Met Police defend Extinction Rebellion ban before London Assembly committee

Met Police defend Extinction Rebellion ban before London Assembly committee

Metropolitan Police deputy Commissioner Sir Stephen House has defended yesterday’s London-wide ban imposed on Extinction Rebellion protesters.

“We are entitled to say ‘enough is enough’,” the deputy commissioner told members of the London Assembly police committee this morning, describing police behaviour as “completely reasonable and proportionate.”

The ban came in the form of a Section 14 order under the Public Order Act imposed on Monday evening, saying “any assembly linked to the Extinction Rebellion ‘Autumn Uprising’…must now cease their protest(s) within London (Metropolitan Police Service and City of London areas) by 21.00 hours on 14th October 2019”.

Announcing the order alongside action to clear protestors from Trafalgar Square, deputy assistant commissioner Laurence Taylor said the conditions had been imposed “due to the continued breaches of the Section 14 condition previously implemented (confining protests to Trafalgar Square), and ongoing serious disruption to the community.”

The action was not a blanket ban on protest, Sir Stephen told the committee. “We are not saying that people cannot demonstrate across London. We are also not saying to Extinction Rebellion or any other group that you cannot protest on climate change, which is clearly a massive issue of public concern. 

“We are not saying to Extinction Rebellion that you cannot protest again in the future. What we are saying, in relation to this demonstration, it must now cease.

“We can’t have a situation where people are encamping in the middle of London, issuing out from there and carrying out unlawful actions and then going back there at night, having a meeting and deciding where to go the following day. That’s not acceptable in a society governed by law. We have to put an end to it.”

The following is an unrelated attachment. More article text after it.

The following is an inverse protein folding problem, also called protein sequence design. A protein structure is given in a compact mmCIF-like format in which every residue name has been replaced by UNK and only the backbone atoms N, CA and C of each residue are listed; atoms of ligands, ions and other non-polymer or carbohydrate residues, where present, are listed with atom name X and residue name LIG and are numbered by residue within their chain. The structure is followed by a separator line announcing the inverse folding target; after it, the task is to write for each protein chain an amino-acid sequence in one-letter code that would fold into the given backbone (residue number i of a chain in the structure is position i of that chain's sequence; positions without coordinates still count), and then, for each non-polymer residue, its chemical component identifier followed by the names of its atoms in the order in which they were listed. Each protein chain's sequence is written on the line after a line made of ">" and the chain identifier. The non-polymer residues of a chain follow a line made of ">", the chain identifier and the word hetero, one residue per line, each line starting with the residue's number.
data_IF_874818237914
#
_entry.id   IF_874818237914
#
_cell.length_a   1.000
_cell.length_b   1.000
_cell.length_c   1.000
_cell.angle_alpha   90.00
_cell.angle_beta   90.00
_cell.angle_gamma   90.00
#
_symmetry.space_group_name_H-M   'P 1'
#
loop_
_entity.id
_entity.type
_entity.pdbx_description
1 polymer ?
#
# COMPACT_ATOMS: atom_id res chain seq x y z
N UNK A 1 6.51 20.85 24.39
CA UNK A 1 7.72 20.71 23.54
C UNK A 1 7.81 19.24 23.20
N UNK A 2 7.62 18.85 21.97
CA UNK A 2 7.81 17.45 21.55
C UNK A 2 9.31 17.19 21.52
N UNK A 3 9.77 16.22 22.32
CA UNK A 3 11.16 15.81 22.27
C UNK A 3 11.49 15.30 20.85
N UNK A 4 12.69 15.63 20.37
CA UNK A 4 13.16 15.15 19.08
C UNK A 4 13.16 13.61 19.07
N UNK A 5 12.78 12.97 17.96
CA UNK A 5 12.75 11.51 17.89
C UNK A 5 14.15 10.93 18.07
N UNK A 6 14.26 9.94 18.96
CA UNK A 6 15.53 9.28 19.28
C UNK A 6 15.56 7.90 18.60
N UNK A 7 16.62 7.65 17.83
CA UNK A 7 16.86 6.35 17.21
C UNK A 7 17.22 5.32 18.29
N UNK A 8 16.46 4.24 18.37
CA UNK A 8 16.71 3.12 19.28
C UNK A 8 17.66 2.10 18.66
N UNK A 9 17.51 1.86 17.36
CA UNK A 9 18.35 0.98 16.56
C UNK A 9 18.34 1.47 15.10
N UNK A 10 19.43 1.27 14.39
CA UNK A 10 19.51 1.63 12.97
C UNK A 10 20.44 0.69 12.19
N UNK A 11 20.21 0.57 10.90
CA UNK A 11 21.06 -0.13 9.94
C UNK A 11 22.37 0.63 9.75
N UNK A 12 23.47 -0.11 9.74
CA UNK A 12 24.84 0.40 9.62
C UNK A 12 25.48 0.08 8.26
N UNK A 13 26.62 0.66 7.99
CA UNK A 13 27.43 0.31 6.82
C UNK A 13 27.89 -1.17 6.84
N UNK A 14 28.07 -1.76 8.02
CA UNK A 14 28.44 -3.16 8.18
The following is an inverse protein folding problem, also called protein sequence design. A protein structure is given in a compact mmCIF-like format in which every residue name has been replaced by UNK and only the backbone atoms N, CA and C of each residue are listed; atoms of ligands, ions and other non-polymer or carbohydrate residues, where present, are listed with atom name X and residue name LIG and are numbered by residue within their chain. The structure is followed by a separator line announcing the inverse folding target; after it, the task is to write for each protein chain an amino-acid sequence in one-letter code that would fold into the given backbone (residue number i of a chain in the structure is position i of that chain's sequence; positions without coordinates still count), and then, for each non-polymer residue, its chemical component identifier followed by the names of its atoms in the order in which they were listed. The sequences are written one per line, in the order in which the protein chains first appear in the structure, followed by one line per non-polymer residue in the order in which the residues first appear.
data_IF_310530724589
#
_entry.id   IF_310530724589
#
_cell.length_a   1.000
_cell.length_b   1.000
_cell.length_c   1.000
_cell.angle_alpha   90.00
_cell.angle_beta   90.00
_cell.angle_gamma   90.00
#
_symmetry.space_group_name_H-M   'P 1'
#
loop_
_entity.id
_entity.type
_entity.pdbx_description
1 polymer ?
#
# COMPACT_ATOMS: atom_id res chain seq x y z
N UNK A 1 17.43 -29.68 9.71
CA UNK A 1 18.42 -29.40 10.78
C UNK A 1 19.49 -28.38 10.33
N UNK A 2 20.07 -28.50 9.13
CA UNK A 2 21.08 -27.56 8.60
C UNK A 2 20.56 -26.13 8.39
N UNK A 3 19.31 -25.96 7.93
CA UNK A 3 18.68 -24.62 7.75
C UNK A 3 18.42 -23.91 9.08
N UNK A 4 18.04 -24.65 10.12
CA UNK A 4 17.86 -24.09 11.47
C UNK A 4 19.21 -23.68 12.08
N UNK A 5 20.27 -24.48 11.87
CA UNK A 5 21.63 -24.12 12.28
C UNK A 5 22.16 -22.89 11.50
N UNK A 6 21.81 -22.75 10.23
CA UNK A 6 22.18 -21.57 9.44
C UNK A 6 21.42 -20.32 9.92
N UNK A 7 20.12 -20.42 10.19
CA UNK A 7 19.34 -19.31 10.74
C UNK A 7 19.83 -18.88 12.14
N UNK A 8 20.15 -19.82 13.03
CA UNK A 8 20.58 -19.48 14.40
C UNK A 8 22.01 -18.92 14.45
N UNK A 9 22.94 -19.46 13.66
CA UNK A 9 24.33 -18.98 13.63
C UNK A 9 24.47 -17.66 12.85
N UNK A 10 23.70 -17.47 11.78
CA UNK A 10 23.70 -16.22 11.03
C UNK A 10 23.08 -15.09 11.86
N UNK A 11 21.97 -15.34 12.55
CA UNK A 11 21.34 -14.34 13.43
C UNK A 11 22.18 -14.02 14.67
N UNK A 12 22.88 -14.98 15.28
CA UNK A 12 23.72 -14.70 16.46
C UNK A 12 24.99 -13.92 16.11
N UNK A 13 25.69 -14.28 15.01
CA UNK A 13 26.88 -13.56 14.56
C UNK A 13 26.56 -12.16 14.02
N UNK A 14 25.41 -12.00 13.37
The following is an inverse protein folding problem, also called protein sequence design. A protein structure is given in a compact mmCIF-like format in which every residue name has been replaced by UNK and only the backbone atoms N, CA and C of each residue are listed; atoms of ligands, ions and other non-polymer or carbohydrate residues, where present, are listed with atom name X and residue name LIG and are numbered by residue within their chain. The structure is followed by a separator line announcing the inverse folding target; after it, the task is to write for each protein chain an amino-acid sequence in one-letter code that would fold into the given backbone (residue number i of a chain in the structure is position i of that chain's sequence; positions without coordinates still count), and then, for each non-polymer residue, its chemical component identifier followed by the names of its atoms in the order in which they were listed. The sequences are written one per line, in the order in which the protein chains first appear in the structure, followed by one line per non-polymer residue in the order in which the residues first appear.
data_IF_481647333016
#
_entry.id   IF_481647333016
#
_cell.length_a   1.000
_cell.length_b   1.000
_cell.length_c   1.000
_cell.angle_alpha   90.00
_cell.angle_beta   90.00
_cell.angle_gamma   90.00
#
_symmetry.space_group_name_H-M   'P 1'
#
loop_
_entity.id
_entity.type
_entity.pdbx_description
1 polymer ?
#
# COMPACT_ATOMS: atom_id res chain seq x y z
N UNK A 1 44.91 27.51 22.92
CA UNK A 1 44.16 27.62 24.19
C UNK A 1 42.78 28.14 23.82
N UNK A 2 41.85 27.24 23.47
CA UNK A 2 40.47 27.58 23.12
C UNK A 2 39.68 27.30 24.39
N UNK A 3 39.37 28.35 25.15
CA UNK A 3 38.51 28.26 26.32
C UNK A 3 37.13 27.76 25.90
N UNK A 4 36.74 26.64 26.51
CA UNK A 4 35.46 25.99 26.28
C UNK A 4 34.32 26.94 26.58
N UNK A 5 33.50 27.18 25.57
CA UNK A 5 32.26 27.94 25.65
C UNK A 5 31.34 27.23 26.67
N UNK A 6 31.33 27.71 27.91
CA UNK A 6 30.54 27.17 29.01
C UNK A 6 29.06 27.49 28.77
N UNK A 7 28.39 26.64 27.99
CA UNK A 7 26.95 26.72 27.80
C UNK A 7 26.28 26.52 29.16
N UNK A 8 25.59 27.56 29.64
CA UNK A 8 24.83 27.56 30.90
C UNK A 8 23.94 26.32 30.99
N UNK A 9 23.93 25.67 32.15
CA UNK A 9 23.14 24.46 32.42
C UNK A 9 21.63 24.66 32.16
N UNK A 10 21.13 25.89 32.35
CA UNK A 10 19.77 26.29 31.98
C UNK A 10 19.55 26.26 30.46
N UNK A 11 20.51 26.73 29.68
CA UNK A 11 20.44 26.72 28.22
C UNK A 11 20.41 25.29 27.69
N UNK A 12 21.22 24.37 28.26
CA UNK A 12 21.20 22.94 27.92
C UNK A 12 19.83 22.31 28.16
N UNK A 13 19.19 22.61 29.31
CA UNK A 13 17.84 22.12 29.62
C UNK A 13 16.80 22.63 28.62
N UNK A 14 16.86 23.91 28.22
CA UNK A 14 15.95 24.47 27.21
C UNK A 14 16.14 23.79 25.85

More than 1,400 arrests had been made, Sir Stephen said, adding that previous Extinction Rebellion protests in London had cost the police more than £16 million.

Sir Stephen was challenged by Siân Berry, Green Party candidate in next year’s mayoral election, as to whether the order was “proportionate to an immediate risk from the protests”. 

Demonstrators had been told by police that to protest legally they should go to Trafalgar Square, she said. “People had a right to peacefully protest up to the point you issued the order. You made it illegal, at very short notice.”

Police had facilitated the protest in Trafalgar Square “for a couple of days” but had made it clear to protestors that they “couldn’t stay there for ever”, Sir Stephen said, adding that the decision to impose the order was an “operational police decision”.

As Berry left the meeting to speak at a further gathering in Trafalgar Square, Conservative Susan Hall offered thanks “on behalf of very many Londoners” to Sir Stephen. “Very many of us are very supportive of what you have done,” she said. 

In a statement issued this morning Mayor Khan confirmed he was seeking further information from the Met about the Section 14 order and why it was necessary.

“I believe the right to peaceful and lawful protest must always be upheld,” he said. “However, illegal action by some protestors over the past eight days has put undue pressure on already overstretched police officers, and demonstrators should bear that in mind when considering any further action.”

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